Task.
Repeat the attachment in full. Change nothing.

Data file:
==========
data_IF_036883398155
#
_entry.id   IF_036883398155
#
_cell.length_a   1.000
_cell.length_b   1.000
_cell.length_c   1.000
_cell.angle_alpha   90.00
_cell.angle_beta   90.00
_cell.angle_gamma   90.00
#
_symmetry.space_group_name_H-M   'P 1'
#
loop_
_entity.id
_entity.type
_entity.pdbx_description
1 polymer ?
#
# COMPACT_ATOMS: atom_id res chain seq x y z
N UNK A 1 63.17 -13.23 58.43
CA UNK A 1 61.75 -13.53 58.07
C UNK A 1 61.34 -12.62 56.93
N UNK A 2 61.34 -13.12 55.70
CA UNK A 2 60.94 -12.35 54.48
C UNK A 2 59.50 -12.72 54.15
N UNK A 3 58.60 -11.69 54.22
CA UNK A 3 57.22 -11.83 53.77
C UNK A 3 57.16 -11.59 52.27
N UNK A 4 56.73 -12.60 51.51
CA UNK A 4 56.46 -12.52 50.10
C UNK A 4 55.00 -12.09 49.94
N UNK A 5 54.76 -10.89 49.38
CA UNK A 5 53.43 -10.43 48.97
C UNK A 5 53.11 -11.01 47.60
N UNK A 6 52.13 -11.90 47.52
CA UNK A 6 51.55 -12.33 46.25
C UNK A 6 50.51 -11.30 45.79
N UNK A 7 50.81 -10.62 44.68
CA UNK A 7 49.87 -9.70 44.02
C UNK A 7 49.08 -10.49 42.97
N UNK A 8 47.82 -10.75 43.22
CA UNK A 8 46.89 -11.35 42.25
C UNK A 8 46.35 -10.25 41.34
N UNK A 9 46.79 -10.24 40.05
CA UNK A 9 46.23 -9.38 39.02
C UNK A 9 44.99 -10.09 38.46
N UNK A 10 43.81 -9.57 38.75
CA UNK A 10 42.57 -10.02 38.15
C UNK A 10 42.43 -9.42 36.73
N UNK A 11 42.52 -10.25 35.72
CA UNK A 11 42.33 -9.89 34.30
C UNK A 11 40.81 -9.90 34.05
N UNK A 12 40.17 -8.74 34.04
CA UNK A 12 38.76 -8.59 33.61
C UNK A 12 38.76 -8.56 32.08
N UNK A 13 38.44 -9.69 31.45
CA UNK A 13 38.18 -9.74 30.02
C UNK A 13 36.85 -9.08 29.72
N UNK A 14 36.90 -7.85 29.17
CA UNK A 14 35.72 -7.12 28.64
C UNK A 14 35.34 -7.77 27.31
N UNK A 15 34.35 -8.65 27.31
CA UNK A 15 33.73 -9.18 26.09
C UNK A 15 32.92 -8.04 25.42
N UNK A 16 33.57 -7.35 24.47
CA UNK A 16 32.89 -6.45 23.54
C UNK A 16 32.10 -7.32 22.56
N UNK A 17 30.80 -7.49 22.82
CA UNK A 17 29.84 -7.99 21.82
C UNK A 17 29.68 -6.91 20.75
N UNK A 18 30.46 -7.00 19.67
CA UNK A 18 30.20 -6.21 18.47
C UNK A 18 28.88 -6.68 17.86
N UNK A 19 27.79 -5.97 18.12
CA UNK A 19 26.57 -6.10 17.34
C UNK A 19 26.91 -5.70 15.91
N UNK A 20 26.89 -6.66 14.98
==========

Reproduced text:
data_IF_036883398155
#
_entry.id   IF_036883398155
#
_cell.length_a   1.000
_cell.length_b   1.000
_cell.length_c   1.000
_cell.angle_alpha   90.00
_cell.angle_beta   90.00
_cell.angle_gamma   90.00
#
_symmetry.space_group_name_H-M   'P 1'
#
loop_
_entity.id
_entity.type
_entity.pdbx_description
1 polymer ?
#
# COMPACT_ATOMS: atom_id res chain seq x y z
N UNK A 1 63.17 -13.23 58.43
CA UNK A 1 61.75 -13.53 58.07
C UNK A 1 61.34 -12.62 56.93
N UNK A 2 61.34 -13.12 55.70
CA UNK A 2 60.94 -12.35 54.48
C UNK A 2 59.50 -12.72 54.15
N UNK A 3 58.60 -11.69 54.22
CA UNK A 3 57.22 -11.83 53.77
C UNK A 3 57.16 -11.59 52.27
N UNK A 4 56.73 -12.60 51.51
CA UNK A 4 56.46 -12.52 50.10
C UNK A 4 55.00 -12.09 49.94
N UNK A 5 54.76 -10.89 49.38
CA UNK A 5 53.43 -10.43 48.97
C UNK A 5 53.11 -11.01 47.60
N UNK A 6 52.13 -11.90 47.52
CA UNK A 6 51.55 -12.33 46.25
C UNK A 6 50.51 -11.30 45.79
N UNK A 7 50.81 -10.62 44.68
CA UNK A 7 49.87 -9.70 44.02
C UNK A 7 49.08 -10.49 42.97
N UNK A 8 47.82 -10.75 43.22
CA UNK A 8 46.89 -11.35 42.25
C UNK A 8 46.35 -10.25 41.34
N UNK A 9 46.79 -10.24 40.05
CA UNK A 9 46.23 -9.38 39.02
C UNK A 9 44.99 -10.09 38.46
N UNK A 10 43.81 -9.57 38.75
CA UNK A 10 42.57 -10.02 38.15
C UNK A 10 42.43 -9.42 36.73
N UNK A 11 42.52 -10.25 35.72
CA UNK A 11 42.33 -9.89 34.30
C UNK A 11 40.81 -9.90 34.05
N UNK A 12 40.17 -8.74 34.04
CA UNK A 12 38.76 -8.59 33.61
C UNK A 12 38.76 -8.56 32.08
N UNK A 13 38.44 -9.69 31.45
CA UNK A 13 38.18 -9.74 30.02
C UNK A 13 36.85 -9.08 29.72
N UNK A 14 36.90 -7.85 29.17
CA UNK A 14 35.72 -7.12 28.64
C UNK A 14 35.34 -7.77 27.31
N UNK A 15 34.35 -8.65 27.31
CA UNK A 15 33.73 -9.18 26.09
C UNK A 15 32.92 -8.04 25.42
N UNK A 16 33.57 -7.35 24.47
CA UNK A 16 32.89 -6.45 23.54
C UNK A 16 32.10 -7.32 22.56
N UNK A 17 30.80 -7.49 22.82
CA UNK A 17 29.84 -7.99 21.82
C UNK A 17 29.68 -6.91 20.75
N UNK A 18 30.46 -7.00 19.67
CA UNK A 18 30.20 -6.21 18.47
C UNK A 18 28.88 -6.68 17.86
N UNK A 19 27.79 -5.97 18.12
CA UNK A 19 26.57 -6.10 17.34
C UNK A 19 26.91 -5.70 15.91
N UNK A 20 26.89 -6.66 14.98